Newcomer challenges Charles County register of wills
In Charles County, a political neophyte is challenging a longtime county government official who in recent years was accused of unethical behavior for allegedly misleading county commissioners.
Loraine Hennessy (D), 46, is challenging Susie C. Bowles (R) for the office of register of wills in Tuesday's general election. Bowles, 63, of Newburg has served in that post since 1990.
Hennessy is a mother of four children between ages 12 and 17. She and her family live in the La Plata area. She also works as a substitute teacher in county public schools. Her husband, William "Lou" Hennessy, is a District Court judge in Charles.
Hennessy's campaign for register of wills is her first foray into elective politics.
"The reason I got into this race is basically because of the ethics issue," Hennessy said. She was referring to a controversy over Bowles's 2006 appearance before the county commissioners in which she said she did not have a "retirement." At her request, the county commission voted to grant her a county pension that would have paid her as much as $75,000 a year (the post of register of wills pays more than $90,000 annually).
The vote upset some county employees and other registers of wills across the state, who said Bowles was getting an unfair benefit. In January 2007, the state comptroller's office wrote to county officials and the state attorney general requesting an investigation.
Officials learned that Bowles has in fact paid into the state pension plan for more than 10 years and is entitled to a state pension.
In April 2008, county commissioners voted unanimously to repeal the decision to grant Bowles a county pension and called on the Maryland State Ethics Commission to investigate the issue. At the time, Bowles apologized to the commissioners for "causing confusion" and said she never intended to mislead them or lie to them.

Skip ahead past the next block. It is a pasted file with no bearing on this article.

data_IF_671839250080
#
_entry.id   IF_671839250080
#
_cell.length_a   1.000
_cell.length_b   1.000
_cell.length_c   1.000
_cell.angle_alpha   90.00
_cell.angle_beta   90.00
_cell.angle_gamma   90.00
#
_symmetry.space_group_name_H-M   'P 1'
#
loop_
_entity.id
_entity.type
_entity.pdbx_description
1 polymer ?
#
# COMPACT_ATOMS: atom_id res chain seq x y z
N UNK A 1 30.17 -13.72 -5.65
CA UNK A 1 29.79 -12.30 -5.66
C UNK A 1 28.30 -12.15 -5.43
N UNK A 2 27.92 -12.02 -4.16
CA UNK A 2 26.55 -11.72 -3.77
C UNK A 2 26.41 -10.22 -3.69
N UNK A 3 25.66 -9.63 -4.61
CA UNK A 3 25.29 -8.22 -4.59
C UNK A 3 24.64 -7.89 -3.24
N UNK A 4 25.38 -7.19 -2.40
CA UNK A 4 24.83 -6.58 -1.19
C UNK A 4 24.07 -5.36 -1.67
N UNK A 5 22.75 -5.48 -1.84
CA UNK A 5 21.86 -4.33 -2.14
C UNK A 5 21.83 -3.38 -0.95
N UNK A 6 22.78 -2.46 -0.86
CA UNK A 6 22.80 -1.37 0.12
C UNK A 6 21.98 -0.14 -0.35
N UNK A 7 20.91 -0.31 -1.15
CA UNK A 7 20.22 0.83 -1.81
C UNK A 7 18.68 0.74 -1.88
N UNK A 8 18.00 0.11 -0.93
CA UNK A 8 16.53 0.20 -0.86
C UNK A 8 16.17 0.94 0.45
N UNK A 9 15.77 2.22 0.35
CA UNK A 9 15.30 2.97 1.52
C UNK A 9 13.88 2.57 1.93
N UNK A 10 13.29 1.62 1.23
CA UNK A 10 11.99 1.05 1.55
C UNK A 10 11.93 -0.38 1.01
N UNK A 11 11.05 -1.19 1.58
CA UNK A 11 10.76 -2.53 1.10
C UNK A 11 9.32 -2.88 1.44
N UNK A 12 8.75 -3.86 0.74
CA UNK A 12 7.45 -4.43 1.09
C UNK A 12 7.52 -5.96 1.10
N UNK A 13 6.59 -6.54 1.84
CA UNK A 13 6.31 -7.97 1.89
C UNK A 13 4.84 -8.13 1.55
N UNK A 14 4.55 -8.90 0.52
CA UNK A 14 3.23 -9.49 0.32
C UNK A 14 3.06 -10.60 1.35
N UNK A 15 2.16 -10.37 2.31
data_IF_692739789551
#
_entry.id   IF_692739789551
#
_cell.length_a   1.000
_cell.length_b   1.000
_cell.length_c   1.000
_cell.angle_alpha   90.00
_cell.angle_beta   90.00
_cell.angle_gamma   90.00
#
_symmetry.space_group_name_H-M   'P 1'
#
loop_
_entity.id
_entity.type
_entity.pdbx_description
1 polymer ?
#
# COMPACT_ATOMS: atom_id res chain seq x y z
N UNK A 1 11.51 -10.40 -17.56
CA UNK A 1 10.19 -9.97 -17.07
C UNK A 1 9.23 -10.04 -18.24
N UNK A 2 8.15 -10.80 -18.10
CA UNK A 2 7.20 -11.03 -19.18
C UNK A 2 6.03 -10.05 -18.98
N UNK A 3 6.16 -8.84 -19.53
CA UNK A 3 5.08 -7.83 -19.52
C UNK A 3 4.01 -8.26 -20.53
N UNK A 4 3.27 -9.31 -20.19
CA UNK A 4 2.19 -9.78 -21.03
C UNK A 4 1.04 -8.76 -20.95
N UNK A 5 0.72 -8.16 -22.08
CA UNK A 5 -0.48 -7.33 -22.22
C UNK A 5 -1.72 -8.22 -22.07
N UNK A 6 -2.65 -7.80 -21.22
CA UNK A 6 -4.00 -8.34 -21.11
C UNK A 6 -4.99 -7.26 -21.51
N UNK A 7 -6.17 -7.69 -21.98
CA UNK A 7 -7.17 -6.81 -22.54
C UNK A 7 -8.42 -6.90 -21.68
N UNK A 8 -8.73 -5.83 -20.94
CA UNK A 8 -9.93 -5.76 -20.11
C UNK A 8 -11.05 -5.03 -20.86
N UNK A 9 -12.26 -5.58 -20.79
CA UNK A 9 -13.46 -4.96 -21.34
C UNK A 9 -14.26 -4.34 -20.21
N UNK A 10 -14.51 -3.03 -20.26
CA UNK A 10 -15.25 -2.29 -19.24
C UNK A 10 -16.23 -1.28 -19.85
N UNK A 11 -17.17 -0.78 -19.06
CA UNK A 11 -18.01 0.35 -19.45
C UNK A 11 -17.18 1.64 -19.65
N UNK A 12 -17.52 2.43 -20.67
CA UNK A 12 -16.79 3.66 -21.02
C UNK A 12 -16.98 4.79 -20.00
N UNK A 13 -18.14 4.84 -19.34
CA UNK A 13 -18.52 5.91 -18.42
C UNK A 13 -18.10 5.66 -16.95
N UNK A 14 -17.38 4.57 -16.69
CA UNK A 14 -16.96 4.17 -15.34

Bowles did not respond to a phone call. Her attorney declined to comment.
It could not be determined whether the state ethics commission initiated an investigation of the matter. A spokesman for the commission said it does not confirm the existence of any investigation.
Hennessy said Bowles is continuing to mislead voters in her reelection campaign by claiming she has had a perfect record of state audits. Hennessy pointed to a November 2009 state audit which found that Bowles's office "lacked adequate controls over collections and disbursements. For example, the office did not adequately segregate certain duties and, as a result, there was a lack of assurance that all collections and disbursements were properly processed and accounted for."
-- Ruben Castaneda
| October 29, 2010; 3:58 PM ET
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